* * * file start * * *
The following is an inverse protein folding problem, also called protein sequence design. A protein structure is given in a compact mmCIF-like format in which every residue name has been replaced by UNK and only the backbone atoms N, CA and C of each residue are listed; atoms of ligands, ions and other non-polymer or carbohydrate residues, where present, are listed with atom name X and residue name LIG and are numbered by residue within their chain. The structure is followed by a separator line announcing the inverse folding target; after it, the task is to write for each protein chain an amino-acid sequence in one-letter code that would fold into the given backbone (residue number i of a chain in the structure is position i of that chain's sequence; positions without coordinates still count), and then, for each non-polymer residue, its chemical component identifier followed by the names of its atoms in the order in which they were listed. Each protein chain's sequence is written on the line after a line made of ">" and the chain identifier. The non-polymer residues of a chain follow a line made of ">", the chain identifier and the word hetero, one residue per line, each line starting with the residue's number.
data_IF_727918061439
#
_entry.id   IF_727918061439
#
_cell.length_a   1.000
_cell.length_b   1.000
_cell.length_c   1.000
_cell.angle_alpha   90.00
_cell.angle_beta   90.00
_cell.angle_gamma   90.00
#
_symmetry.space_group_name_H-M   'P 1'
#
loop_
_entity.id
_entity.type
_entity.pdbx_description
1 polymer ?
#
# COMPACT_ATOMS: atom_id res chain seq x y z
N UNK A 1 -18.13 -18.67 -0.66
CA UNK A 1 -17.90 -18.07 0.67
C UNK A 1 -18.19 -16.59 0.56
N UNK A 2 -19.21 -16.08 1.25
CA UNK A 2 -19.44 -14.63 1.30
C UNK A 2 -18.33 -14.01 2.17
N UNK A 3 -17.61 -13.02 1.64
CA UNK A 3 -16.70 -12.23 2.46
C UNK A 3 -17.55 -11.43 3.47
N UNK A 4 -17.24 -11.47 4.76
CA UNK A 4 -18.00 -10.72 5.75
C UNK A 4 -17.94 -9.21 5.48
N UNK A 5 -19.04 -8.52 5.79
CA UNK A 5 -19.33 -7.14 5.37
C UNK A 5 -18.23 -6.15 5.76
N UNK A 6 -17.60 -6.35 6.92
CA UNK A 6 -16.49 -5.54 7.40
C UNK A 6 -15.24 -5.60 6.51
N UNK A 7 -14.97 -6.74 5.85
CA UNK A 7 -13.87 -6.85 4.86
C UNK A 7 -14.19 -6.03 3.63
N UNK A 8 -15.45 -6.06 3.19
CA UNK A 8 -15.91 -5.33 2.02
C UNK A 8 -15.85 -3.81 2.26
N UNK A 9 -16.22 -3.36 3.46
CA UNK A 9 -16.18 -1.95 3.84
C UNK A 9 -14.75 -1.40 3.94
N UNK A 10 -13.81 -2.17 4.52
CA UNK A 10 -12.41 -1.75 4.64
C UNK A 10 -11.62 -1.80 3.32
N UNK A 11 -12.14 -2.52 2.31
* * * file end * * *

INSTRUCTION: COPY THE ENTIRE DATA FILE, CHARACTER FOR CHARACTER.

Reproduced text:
The following is an inverse protein folding problem, also called protein sequence design. A protein structure is given in a compact mmCIF-like format in which every residue name has been replaced by UNK and only the backbone atoms N, CA and C of each residue are listed; atoms of ligands, ions and other non-polymer or carbohydrate residues, where present, are listed with atom name X and residue name LIG and are numbered by residue within their chain. The structure is followed by a separator line announcing the inverse folding target; after it, the task is to write for each protein chain an amino-acid sequence in one-letter code that would fold into the given backbone (residue number i of a chain in the structure is position i of that chain's sequence; positions without coordinates still count), and then, for each non-polymer residue, its chemical component identifier followed by the names of its atoms in the order in which they were listed. Each protein chain's sequence is written on the line after a line made of ">" and the chain identifier. The non-polymer residues of a chain follow a line made of ">", the chain identifier and the word hetero, one residue per line, each line starting with the residue's number.
data_IF_727918061439
#
_entry.id   IF_727918061439
#
_cell.length_a   1.000
_cell.length_b   1.000
_cell.length_c   1.000
_cell.angle_alpha   90.00
_cell.angle_beta   90.00
_cell.angle_gamma   90.00
#
_symmetry.space_group_name_H-M   'P 1'
#
loop_
_entity.id
_entity.type
_entity.pdbx_description
1 polymer ?
#
# COMPACT_ATOMS: atom_id res chain seq x y z
N UNK A 1 -18.13 -18.67 -0.66
CA UNK A 1 -17.90 -18.07 0.67
C UNK A 1 -18.19 -16.59 0.56
N UNK A 2 -19.21 -16.08 1.25
CA UNK A 2 -19.44 -14.63 1.30
C UNK A 2 -18.33 -14.01 2.17
N UNK A 3 -17.61 -13.02 1.64
CA UNK A 3 -16.70 -12.23 2.46
C UNK A 3 -17.55 -11.43 3.47
N UNK A 4 -17.24 -11.47 4.76
CA UNK A 4 -18.00 -10.72 5.75
C UNK A 4 -17.94 -9.21 5.48
N UNK A 5 -19.04 -8.52 5.79
CA UNK A 5 -19.33 -7.14 5.37
C UNK A 5 -18.23 -6.15 5.76
N UNK A 6 -17.60 -6.35 6.92
CA UNK A 6 -16.49 -5.54 7.40
C UNK A 6 -15.24 -5.60 6.51
N UNK A 7 -14.97 -6.74 5.85
CA UNK A 7 -13.87 -6.85 4.86
C UNK A 7 -14.19 -6.03 3.63
N UNK A 8 -15.45 -6.06 3.19
CA UNK A 8 -15.91 -5.33 2.02
C UNK A 8 -15.85 -3.81 2.26
N UNK A 9 -16.22 -3.36 3.46
CA UNK A 9 -16.18 -1.95 3.84
C UNK A 9 -14.75 -1.40 3.94
N UNK A 10 -13.81 -2.17 4.52
CA UNK A 10 -12.41 -1.75 4.64
C UNK A 10 -11.62 -1.80 3.32
N UNK A 11 -12.14 -2.52 2.31